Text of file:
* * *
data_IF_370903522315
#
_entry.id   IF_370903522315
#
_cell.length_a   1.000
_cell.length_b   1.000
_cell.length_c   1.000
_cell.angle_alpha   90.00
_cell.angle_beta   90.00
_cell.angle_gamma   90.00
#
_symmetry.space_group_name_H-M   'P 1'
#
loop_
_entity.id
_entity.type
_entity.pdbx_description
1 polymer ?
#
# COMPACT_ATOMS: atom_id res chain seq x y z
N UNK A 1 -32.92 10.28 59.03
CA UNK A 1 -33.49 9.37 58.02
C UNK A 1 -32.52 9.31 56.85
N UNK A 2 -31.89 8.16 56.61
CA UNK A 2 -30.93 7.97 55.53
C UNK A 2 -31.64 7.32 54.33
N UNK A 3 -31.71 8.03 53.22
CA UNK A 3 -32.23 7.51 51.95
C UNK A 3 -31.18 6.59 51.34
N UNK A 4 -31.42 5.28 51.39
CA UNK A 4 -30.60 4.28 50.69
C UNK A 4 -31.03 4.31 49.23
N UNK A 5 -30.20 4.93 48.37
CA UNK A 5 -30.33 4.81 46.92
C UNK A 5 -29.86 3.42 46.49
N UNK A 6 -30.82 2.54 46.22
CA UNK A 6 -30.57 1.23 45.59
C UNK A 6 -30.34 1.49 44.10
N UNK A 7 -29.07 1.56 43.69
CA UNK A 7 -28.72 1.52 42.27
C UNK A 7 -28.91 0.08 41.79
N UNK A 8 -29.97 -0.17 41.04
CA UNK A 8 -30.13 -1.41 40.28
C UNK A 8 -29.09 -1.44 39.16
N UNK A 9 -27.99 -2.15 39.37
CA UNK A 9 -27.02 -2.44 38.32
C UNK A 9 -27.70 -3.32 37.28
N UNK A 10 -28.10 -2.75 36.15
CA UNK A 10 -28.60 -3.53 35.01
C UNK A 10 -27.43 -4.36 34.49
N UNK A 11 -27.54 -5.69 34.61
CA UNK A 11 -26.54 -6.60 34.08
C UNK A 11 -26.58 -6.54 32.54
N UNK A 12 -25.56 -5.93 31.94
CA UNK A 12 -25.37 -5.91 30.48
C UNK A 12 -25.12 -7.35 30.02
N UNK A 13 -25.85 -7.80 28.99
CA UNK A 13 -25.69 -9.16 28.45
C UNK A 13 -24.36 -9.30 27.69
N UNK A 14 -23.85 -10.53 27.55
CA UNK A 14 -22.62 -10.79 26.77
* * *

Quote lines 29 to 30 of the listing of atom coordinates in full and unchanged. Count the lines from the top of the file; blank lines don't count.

C UNK A 3 -31.18 6.59 51.34
N UNK A 4 -31.42 5.28 51.39